Until I was ten years old, I lived in a house on Pelmo Crescent and walked to Pelmo Park Public School every day. I had a robust circle of friends: Andrea, Shelly, Nanette, Guy, Julie, Cynthia, Danny and many others who played with me at recess and came to my birthday parties. It was among those friends that I learned to tie my shoes, sing my ABC’s and jump rope. It was alongside them, in tidy rows of green metal desks, that I struggled to learn my times tables and dared write my first lines of poetry. It was in their company that I squealed my way through countless games of kissing tag and suffered my first real injury, breaking my arm on the soccer field.
I was devastated when my parents announced that we were moving. I cried for days. I lamented for months. I was set adrift in a new school, friendless and afraid. I was never the same.
Of course, I eventually recovered. It took a long time but I settled in, made friends, moved on. But I always carried a wound from being wrenched away from my then life-long friends. In the back of my mind I always wondered: what happened to those friends? Where did they end up? How did their lives change and grow? Then Facebook came along.
Through Facebook I managed to find some of those friends from Pelmo Park, thrilling at each little piece of information I discovered. Some have stayed in Weston; some have gone farther afield. Some have married, some have not. Some have children, some have grandchildren. Seeing their photos was a strange surprise compared to my thirty-year old memories of their toothy childhood smiles and loud 70’s pantsuits.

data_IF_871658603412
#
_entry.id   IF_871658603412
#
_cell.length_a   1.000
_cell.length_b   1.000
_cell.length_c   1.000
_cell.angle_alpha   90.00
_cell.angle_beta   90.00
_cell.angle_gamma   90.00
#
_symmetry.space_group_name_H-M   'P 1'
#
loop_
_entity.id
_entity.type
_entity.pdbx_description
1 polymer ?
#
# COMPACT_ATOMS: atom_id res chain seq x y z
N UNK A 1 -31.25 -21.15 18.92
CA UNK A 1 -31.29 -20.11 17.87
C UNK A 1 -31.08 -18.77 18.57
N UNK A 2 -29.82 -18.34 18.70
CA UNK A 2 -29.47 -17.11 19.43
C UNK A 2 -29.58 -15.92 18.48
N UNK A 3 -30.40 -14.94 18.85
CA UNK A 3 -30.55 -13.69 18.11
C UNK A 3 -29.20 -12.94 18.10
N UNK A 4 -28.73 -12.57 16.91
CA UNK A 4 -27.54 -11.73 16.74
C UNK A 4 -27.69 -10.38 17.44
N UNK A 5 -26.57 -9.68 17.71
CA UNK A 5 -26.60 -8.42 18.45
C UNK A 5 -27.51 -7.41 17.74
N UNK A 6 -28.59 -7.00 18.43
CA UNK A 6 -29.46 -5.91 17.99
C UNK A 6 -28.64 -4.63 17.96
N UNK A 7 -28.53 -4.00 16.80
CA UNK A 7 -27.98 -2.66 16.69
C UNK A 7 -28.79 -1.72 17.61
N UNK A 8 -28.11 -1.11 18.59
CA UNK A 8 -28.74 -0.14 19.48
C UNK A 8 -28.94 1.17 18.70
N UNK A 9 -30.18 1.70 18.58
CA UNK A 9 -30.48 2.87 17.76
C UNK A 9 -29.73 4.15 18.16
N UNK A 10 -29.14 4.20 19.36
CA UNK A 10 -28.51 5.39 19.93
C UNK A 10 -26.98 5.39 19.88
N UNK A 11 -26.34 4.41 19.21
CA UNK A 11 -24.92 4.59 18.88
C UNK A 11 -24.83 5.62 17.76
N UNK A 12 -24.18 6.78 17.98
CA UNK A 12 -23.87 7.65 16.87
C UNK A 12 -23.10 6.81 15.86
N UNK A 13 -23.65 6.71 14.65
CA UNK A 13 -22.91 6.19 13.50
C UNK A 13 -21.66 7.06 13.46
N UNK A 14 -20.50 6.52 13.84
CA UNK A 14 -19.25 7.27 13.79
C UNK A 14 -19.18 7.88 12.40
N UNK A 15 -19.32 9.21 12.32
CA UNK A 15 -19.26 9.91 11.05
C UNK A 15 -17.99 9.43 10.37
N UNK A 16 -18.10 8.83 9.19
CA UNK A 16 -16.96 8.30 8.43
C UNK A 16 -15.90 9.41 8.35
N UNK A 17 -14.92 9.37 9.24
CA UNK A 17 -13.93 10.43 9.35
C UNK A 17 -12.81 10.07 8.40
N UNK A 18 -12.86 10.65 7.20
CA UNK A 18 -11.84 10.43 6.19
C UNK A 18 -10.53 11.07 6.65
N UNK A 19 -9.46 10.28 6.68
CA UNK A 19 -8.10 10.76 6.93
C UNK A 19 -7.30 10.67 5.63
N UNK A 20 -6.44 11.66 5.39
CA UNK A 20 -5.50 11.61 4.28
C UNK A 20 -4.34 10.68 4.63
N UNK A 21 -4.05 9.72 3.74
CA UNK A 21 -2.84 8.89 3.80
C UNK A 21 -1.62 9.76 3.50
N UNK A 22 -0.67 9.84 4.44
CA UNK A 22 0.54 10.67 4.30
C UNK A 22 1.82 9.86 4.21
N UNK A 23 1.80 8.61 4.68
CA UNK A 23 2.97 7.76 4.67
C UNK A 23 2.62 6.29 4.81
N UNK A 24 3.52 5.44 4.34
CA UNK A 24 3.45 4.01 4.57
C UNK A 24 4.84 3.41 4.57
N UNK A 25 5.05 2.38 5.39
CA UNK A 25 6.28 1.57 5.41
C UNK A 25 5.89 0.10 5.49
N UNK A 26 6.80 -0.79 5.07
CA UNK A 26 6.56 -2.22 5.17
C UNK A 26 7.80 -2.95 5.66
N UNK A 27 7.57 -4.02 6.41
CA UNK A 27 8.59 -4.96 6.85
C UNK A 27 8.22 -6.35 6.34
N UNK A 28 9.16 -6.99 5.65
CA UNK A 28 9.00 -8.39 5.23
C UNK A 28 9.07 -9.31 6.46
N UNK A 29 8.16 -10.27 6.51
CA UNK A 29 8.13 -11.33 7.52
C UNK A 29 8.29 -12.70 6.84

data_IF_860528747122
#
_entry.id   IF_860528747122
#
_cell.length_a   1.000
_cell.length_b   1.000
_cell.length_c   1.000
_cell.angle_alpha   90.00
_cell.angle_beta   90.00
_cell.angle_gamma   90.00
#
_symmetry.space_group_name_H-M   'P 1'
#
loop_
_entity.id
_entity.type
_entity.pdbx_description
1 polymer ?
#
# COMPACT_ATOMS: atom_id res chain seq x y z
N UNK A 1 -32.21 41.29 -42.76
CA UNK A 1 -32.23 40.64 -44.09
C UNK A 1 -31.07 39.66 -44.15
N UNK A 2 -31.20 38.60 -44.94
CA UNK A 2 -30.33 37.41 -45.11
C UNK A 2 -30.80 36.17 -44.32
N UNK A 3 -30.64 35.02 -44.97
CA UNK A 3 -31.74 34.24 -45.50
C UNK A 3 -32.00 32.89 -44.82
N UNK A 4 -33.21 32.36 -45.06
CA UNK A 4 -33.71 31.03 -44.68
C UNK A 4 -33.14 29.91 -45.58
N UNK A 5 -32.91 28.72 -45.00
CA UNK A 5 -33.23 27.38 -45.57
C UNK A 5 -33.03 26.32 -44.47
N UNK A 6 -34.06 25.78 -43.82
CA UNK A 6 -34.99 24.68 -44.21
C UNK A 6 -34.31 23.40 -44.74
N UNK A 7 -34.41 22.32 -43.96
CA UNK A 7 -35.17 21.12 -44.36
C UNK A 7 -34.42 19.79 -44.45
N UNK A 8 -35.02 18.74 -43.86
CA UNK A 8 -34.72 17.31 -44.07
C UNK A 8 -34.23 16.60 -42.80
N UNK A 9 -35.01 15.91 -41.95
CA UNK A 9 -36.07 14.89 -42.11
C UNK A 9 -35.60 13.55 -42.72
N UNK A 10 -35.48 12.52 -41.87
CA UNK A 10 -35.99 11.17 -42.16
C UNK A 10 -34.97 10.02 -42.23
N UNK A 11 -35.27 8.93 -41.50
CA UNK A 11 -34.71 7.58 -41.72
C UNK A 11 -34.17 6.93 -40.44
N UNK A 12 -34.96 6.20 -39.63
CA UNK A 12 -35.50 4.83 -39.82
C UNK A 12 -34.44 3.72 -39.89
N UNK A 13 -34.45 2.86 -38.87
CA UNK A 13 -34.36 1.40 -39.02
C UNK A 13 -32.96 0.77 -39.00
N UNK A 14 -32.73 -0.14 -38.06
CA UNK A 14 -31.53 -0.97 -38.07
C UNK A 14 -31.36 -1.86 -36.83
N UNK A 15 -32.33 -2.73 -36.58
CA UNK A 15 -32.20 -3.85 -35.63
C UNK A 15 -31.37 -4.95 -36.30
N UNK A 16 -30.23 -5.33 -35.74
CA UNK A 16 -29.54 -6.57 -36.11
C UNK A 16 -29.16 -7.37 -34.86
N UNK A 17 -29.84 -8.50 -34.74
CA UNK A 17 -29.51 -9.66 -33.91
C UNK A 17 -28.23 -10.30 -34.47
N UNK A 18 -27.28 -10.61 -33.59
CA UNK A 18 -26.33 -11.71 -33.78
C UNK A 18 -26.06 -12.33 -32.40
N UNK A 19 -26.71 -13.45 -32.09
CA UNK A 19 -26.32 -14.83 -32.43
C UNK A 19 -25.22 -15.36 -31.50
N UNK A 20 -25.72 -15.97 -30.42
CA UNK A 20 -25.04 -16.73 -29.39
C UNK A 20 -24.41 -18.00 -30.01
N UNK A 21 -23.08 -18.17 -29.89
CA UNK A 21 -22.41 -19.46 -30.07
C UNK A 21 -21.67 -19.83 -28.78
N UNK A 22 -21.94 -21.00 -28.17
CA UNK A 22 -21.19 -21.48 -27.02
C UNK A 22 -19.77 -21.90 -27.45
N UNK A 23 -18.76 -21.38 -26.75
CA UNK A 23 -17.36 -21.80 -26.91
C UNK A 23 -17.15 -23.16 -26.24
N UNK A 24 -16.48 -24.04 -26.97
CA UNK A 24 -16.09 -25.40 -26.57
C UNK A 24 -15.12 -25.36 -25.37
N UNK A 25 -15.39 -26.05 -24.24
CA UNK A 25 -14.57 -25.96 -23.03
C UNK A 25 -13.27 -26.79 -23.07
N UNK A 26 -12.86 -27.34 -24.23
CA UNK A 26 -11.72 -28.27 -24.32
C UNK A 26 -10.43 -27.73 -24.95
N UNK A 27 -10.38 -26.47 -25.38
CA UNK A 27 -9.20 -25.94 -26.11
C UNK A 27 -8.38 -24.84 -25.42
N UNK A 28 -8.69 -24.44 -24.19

One of the happiest reconnections has been with N. Although I never would have guessed all those years ago, we have grown up to share much in common: church, children, a love of music and singing. We follow each other’s lives with interest.
I was deeply honoured when N., who has been following my blog, sent me a beautiful garden prayer. It is a gift that I cherish not just because of the words themselves, but because it is rooted in the warmth of renewed friendship. It connects me to my past. Somehow, it begins to redeem the pain of my childhood goodbyes. I want to share it with you, with gratitude for the many friends that come into and out of our lives.
Garden Meditation by Rev. Max Coots
Let us give thanks for a bounty of people:
For generous friends…with hearts…and smiles as bright as their blossoms;
For feisty friends, as tart as apples;
For continuous friends who, like scallions and cucumbers, keep reminding us that we’ve had them;
For crotchety friends, sour as rhubarb and as indestructible;
For handsome friends, who are as gorgeous as eggplants and as elegant as a row of corn, and others as plain as potatoes and so good for you;
For funny friends, who are as silly as Brussels sprouts and as amusing as Jerusalem artichokes;
And serious friends as unpretentious as cabbages, and subtle as summer squash, as persistent as parsley, as delightful as dill, as endless as zucchini and who, like parsnips, can be counted on to see you through the winter;
For old friends, nodding like sunflowers in the evening-time, and young friends coming on as fast as radishes;
For loving friends, who wind around us like tendrils and hold us, despite our blights, wilts and witherings;
And finally, for those friends now gone, like gardens past that have been harvested, but who fed us in their times that we might have life thereafter.
For all these we give thanks.
Discovered your site through a friend, and was so pleased to see this prayer, which I have loved for years and used in many services. (I’m a retired Unitarian minister — and gardener — and the late Max Coots who wrote the prayer was also Unitarian.) Thanks!
Thanks for the background on Max Coots–I had never heard of him or this prayer until now. And I’m glad you discovered the site!